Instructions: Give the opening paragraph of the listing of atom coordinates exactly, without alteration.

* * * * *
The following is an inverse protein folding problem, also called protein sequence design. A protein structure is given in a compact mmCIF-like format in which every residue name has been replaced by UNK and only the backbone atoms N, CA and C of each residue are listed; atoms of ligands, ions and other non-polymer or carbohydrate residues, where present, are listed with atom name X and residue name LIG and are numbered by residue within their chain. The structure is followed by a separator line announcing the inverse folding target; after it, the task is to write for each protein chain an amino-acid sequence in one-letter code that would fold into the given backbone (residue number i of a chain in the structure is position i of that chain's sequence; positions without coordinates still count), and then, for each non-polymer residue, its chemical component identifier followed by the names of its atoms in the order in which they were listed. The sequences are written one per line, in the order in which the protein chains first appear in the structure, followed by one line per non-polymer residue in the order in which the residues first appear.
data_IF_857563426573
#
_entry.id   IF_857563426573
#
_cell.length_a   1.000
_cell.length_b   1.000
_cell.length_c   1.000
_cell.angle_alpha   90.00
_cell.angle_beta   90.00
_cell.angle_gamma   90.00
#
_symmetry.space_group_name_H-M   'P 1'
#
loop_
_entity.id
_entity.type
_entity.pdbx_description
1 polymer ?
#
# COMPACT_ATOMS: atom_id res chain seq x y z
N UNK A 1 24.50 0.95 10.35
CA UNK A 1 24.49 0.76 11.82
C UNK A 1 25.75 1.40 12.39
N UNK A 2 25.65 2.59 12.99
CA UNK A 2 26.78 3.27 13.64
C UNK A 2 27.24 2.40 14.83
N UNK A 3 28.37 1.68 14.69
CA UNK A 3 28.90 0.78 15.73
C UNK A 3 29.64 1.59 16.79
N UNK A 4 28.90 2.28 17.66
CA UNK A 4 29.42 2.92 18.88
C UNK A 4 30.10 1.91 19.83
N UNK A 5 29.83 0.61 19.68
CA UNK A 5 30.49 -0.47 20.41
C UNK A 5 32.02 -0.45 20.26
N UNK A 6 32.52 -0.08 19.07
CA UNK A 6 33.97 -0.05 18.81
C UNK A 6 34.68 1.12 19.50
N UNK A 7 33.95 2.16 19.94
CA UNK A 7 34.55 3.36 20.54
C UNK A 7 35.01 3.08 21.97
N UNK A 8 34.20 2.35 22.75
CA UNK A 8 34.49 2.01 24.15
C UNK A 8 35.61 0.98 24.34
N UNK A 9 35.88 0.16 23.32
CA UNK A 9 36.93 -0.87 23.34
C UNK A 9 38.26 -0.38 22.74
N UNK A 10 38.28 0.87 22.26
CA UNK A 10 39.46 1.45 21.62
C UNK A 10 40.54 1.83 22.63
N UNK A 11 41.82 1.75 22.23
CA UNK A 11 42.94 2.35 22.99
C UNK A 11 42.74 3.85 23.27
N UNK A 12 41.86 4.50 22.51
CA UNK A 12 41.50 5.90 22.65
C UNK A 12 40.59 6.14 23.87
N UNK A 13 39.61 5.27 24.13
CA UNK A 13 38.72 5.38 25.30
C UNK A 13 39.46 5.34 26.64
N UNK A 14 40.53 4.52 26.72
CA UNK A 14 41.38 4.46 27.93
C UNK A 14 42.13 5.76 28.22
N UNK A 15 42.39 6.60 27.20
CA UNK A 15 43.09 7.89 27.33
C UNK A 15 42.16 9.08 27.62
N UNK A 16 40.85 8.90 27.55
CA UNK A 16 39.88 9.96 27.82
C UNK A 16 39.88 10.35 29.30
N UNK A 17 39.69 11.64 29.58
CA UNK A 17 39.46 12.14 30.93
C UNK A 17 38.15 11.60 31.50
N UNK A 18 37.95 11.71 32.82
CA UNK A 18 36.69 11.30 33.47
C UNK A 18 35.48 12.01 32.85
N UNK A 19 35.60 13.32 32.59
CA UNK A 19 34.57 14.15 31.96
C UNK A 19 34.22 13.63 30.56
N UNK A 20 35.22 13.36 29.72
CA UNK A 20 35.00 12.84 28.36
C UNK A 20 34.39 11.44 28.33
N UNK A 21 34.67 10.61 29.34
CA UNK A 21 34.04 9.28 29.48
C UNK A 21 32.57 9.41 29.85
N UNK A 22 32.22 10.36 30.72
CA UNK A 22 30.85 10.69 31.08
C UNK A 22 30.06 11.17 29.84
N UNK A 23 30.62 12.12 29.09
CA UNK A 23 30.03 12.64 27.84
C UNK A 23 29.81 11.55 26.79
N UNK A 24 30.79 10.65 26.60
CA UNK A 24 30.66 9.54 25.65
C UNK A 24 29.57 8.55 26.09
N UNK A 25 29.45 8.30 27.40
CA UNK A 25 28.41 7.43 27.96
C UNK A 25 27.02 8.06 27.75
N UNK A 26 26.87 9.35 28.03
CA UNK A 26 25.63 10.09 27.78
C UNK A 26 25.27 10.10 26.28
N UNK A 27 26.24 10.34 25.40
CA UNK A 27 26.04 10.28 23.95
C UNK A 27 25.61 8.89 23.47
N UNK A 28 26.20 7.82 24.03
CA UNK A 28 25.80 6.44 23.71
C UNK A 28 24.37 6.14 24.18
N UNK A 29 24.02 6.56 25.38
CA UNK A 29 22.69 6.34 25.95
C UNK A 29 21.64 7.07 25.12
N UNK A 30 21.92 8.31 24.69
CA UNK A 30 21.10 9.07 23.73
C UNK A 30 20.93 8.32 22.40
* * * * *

The following is an inverse protein folding problem, also called protein sequence design. A protein structure is given in a compact mmCIF-like format in which every residue name has been replaced by UNK and only the backbone atoms N, CA and C of each residue are listed; atoms of ligands, ions and other non-polymer or carbohydrate residues, where present, are listed with atom name X and residue name LIG and are numbered by residue within their chain. The structure is followed by a separator line announcing the inverse folding target; after it, the task is to write for each protein chain an amino-acid sequence in one-letter code that would fold into the given backbone (residue number i of a chain in the structure is position i of that chain's sequence; positions without coordinates still count), and then, for each non-polymer residue, its chemical component identifier followed by the names of its atoms in the order in which they were listed. The sequences are written one per line, in the order in which the protein chains first appear in the structure, followed by one line per non-polymer residue in the order in which the residues first appear.